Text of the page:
Don’t Believe Your Eyes…or The Brooklyn Paper
Ever since the Daily News first wrote its open letter to Janette Sadik-Khan, the story of bike-ped conflicts on the Brooklyn and Manhattan Bridges, if such conflicts ever existed in the first place, has largely faded from memory.
Nevertheless, the passage of time and a lack of any concrete evidence of violent confrontations hasn’t prevented The Brooklyn Paper from picking up the Daily News’ sloppy seconds with its story, “Foot(path) solider! City brings in traffic cops to calm tensions on the Brooklyn Bridge.” The headline is [intentionally?] misleading, as the article itself says that the “watchdogs don’t hand out tickets or chase down offenders. All they do is upbraid people to stay in their respective lanes.”
The story tells the uniformed that “clashes between cyclists and skyscraper-gawking tourists are frequent” and that ten weeks after safety monitors were stationed on the bridges, “both sides still aren’t playing nice.” Words like “disarray” and reports of stroller-pushing moms being “nearly knocked down” pepper the piece like a tabloid-themed Mad Libs. There’s even an ominous quote from one of the pedestrian safety managers who says that “there haven’t been any accidents…yet.” The next piece of information that comes is the end date for the “pilot program,” as if we should expect to see an explosion in bike-on-ped conflicts and injuries the minute these noble–and highly paid–traffic cops relinquish their posts.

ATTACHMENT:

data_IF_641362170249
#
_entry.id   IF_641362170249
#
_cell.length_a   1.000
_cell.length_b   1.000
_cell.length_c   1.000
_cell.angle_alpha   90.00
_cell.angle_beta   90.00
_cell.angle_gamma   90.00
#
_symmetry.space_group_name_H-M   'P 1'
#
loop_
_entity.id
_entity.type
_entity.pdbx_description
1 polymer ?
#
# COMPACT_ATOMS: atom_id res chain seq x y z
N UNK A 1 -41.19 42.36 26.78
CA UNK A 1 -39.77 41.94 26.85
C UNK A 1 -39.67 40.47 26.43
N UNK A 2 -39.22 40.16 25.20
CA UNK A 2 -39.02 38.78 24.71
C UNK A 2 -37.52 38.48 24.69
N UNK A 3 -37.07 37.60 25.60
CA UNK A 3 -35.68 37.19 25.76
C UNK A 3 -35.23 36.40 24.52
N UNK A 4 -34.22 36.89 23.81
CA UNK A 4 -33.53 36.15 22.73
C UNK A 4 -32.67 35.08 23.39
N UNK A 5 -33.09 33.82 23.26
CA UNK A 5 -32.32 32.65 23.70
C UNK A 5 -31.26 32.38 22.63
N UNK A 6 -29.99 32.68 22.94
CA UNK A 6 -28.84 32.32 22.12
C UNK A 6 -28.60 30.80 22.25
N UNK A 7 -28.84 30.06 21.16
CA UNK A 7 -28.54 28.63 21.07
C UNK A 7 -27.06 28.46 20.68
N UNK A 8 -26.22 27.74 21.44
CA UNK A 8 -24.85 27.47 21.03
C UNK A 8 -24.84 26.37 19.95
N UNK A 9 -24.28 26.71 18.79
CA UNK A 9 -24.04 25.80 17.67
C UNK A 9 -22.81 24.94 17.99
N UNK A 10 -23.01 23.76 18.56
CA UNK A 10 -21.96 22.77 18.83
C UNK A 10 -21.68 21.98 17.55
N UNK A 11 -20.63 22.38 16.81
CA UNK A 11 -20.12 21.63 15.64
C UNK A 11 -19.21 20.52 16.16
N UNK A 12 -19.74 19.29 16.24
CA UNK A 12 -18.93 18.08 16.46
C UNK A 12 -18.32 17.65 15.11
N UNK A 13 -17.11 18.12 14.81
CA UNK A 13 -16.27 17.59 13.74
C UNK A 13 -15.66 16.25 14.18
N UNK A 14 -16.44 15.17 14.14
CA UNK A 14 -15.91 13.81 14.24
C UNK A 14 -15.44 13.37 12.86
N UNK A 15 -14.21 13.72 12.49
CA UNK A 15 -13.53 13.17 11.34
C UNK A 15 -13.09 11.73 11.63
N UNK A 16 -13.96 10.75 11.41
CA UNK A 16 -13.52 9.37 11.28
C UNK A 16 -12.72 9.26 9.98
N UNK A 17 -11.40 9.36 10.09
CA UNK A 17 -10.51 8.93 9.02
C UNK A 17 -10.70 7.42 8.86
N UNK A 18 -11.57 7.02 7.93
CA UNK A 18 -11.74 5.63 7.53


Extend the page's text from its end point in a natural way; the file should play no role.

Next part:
So, what pictures does The Brookyn Paper use to illustrate the chaotic and “nearly” violent battleground? Here’s one, with the actual caption:
It’s clear that The Brooklyn Paper and editor Gersh Kuntzman are interested in page views, not reporting, and the only way to get them is by stoking conflict. How else to explain their treatment of the tragic death of a cyclist at the hands of a flatbed truck driver? Today the paper published “Enough already! Another cyclist killed by driver,” just ten weeks after publishing an editorial with a similar-sounding title.